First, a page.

I am referring to the article Advanced Topics in Quantum Information Theory exercise 4 and to the MS Quantum Kata MS-Quantum-Kata which describes a solution for the Mermin–Peres Magic Square Game. I could follow the article and do all the maths for myself until the end of the article. Unfortunately the article ends with

... Following the hint, we consider two maximally entangled states shared between Alice and Bob:$$|Ψ〉_{AB}=1/√2(|00〉_{A_1B_1}+|11〉_{A_1B_1})⊗1/√2(|00〉_{A_2B_2}+|11〉_{A_2B_2})$$ It is then easy to check by using $$1/√2(|00〉+|11〉) =1/√2(|\phi^x_0\phi^x_0〉+|\phi^x_1\phi^x_1〉) =1/√2(|\phi^y_0\phi^y_1〉+|\phi^y_1\phi^y_0〉)$$ where $|0,1〉$ are the eigenvectors of $σ_z$ and where $|φ^{x,y}_j〉$ denote the eigenvectors of $σ_x$ and $σ_y$ as in the solution to the last exercise (with eigenvalues ±1 each), that the compatibility condition is indeed satisfied.

Unfortunately for me it is not easy to check, I spent multiple nights to try this, but I don't get it done.

  1. Can anyone show me how this check looks like? What is the math behind it?
  2. The algorithm states that Alice (and Bob) are performing multiple measurements on their qubits for all observables $M_{x,y}$ in her row (in his column).
    I don't understand why this makes sense: After the first measurement the quantum state has collapsed (or could have at least), why does it make sense to do additional measurements? I know there is something called "phase kick-back" that kicks the phase into the control bit if I use "Controlled Operations", is that something that is used here? How exactly?
  3. Is "Phase Kickback" only a mathematical trick or do physical systems really behave like this? Is there an easy to understand sample maybe, for a non-physic, non-mathematic guy (just a software dev)?

Thanks a lot for any help or hints.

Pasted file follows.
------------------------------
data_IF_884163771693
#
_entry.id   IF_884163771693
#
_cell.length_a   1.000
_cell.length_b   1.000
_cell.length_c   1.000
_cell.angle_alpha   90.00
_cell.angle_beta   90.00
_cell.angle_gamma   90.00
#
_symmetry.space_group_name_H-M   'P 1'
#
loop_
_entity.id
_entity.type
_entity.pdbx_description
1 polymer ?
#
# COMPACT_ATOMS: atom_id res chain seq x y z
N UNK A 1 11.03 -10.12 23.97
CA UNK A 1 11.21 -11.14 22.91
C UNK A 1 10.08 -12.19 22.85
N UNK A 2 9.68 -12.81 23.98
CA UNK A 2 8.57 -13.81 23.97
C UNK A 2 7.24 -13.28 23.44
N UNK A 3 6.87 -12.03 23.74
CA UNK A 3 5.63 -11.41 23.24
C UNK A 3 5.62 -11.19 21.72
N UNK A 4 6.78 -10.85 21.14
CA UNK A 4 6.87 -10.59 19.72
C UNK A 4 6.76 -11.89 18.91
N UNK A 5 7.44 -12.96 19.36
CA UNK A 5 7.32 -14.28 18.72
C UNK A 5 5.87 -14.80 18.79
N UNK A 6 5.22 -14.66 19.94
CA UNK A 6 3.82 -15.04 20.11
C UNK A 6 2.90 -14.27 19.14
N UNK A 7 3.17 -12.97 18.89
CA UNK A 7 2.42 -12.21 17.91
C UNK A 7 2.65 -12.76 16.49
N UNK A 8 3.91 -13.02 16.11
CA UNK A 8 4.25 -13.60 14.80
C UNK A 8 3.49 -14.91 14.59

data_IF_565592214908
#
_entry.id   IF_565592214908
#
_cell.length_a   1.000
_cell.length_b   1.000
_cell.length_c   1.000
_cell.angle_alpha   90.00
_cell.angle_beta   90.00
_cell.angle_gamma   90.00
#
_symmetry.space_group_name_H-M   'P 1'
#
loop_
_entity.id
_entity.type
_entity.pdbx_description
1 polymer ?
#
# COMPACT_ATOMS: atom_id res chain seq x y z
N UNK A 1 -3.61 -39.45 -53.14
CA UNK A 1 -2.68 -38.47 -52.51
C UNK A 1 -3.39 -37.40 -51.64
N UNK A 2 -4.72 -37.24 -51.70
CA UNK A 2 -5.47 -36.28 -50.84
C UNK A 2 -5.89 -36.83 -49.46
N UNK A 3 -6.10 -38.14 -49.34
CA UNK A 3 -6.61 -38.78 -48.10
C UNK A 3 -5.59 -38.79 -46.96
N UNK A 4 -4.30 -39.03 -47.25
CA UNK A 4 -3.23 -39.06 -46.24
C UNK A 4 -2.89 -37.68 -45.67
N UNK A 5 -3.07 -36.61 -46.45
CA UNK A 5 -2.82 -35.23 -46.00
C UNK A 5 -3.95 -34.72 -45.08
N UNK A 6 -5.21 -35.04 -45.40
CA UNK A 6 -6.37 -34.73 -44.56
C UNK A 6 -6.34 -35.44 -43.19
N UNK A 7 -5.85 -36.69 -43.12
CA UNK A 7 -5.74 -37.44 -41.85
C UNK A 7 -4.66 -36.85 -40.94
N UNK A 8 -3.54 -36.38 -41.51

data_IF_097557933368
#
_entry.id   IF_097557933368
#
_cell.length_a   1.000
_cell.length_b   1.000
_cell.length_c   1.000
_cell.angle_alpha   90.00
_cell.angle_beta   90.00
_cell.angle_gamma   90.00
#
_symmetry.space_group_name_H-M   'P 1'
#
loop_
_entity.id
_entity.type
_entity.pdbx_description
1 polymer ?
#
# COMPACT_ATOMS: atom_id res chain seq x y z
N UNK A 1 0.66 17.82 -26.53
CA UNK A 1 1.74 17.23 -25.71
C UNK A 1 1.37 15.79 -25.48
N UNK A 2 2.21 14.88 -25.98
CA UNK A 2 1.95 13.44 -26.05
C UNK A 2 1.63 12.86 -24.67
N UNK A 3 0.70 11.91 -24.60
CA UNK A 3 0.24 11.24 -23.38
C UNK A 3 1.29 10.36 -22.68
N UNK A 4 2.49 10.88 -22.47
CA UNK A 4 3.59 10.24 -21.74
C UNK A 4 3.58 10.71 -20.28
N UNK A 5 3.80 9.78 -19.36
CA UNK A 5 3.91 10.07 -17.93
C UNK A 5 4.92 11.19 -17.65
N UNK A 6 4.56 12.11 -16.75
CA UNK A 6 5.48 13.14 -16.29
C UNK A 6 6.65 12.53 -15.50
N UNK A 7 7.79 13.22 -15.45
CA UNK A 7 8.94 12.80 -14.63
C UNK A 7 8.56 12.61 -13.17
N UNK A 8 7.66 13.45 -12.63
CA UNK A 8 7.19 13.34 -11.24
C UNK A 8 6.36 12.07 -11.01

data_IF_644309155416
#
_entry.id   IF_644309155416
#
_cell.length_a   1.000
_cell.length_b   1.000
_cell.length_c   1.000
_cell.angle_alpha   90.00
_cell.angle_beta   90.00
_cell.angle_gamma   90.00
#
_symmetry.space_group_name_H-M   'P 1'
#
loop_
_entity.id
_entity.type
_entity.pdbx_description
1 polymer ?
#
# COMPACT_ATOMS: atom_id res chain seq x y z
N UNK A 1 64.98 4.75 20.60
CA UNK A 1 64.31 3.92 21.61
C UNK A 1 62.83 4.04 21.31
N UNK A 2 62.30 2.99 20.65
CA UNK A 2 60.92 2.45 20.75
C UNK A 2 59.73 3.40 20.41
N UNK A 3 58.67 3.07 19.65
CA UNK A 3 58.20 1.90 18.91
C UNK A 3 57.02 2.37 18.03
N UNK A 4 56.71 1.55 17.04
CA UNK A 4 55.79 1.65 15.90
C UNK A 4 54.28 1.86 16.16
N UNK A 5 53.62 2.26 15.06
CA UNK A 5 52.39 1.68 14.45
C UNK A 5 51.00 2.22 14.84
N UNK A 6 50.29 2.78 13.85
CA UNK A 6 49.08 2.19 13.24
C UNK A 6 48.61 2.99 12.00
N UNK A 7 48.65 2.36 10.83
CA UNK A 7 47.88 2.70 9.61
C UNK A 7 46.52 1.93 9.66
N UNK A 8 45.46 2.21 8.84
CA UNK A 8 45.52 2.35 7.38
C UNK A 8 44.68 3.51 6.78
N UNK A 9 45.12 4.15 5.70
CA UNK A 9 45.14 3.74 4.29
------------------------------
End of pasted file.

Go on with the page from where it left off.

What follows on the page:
• 1
    $\begingroup$ So you have problems to check this identity: $1/√2(|00〉+|11〉) =1/√2(|\phi^x_0\phi^x_0〉+|\phi^x_1\phi^x_1〉) =1/√2(|\phi^y_0\phi^y_1〉+|\phi^y_1\phi^y_0〉)$? $\endgroup$
    – draks ...
    May 2, 2020 at 21:16
  • $\begingroup$ @draks... No, I see the identity, but I dont know how that helps me to see that the condition is satisfied. $\endgroup$ May 2, 2020 at 23:30

1 Answer 1


Not an answer yet, but to long for comment: Alice and Bob share two entangled pairs. Now look only at Alice's. The last line gives the state that only one of'em has: $$\frac1{\sqrt 2}(|00〉+|11〉) =\frac1{\sqrt 2}(|\phi^x_0\phi^x_0〉+|\phi^x_1\phi^x_1〉) =\frac1{\sqrt 2}(|\phi^y_0\phi^y_1〉+|\phi^y_1\phi^y_0〉).$$ You can see that when you trace out Bob. Now all hermitian measurement operator in one row/column commute, which means that they share eigenvectors. So after the collapse at the first measurement, subsequent measurement along communting operators don't alter the state anymore, since they are already eigenstates. I think you have to check that the measured value is the same at the coincident site...

  • $\begingroup$ Sorry for the late response. I have the feeling that explanation will help me, but I need to redo the maths. I am not so used to work with eigenstates / eigenvalues, I need to go through in small steps to see if I really understand it now. Thanks a lot in advance, and I hope I might come back to you if I have questions... $\endgroup$ May 7, 2020 at 20:39

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